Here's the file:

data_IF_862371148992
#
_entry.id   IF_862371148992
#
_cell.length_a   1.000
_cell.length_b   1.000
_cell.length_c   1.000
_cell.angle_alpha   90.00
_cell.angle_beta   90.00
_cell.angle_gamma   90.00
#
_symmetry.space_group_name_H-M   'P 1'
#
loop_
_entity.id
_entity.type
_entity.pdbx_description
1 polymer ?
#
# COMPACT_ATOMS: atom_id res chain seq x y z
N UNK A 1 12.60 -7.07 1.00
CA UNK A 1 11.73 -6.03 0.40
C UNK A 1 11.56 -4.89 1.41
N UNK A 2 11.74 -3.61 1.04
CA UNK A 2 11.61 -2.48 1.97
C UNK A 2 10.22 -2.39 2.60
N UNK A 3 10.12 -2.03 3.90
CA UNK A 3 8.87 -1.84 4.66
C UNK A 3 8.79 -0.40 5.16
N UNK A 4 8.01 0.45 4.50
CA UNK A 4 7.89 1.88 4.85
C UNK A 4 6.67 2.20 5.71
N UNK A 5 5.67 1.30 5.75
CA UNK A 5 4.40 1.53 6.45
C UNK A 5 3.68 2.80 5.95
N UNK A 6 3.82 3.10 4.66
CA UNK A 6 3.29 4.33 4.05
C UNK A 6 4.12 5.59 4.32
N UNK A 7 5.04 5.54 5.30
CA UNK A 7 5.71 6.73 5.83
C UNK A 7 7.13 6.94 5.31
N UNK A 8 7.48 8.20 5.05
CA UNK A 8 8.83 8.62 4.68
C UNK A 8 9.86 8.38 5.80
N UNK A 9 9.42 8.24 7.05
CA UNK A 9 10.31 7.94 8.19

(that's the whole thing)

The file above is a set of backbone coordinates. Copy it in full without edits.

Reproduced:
data_IF_862371148992
#
_entry.id   IF_862371148992
#
_cell.length_a   1.000
_cell.length_b   1.000
_cell.length_c   1.000
_cell.angle_alpha   90.00
_cell.angle_beta   90.00
_cell.angle_gamma   90.00
#
_symmetry.space_group_name_H-M   'P 1'
#
loop_
_entity.id
_entity.type
_entity.pdbx_description
1 polymer ?
#
# COMPACT_ATOMS: atom_id res chain seq x y z
N UNK A 1 12.60 -7.07 1.00
CA UNK A 1 11.73 -6.03 0.40
C UNK A 1 11.56 -4.89 1.41
N UNK A 2 11.74 -3.61 1.04
CA UNK A 2 11.61 -2.48 1.97
C UNK A 2 10.22 -2.39 2.60
N UNK A 3 10.12 -2.03 3.90
CA UNK A 3 8.87 -1.84 4.66
C UNK A 3 8.79 -0.40 5.16
N UNK A 4 8.01 0.45 4.50
CA UNK A 4 7.89 1.88 4.85
C UNK A 4 6.67 2.20 5.71
N UNK A 5 5.67 1.30 5.75
CA UNK A 5 4.40 1.53 6.45
C UNK A 5 3.68 2.80 5.95
N UNK A 6 3.82 3.10 4.66
CA UNK A 6 3.29 4.33 4.05
C UNK A 6 4.12 5.59 4.32
N UNK A 7 5.04 5.54 5.30
CA UNK A 7 5.71 6.73 5.83
C UNK A 7 7.13 6.94 5.31
N UNK A 8 7.48 8.20 5.05
CA UNK A 8 8.83 8.62 4.68
C UNK A 8 9.86 8.38 5.80
N UNK A 9 9.42 8.24 7.05
CA UNK A 9 10.31 7.94 8.19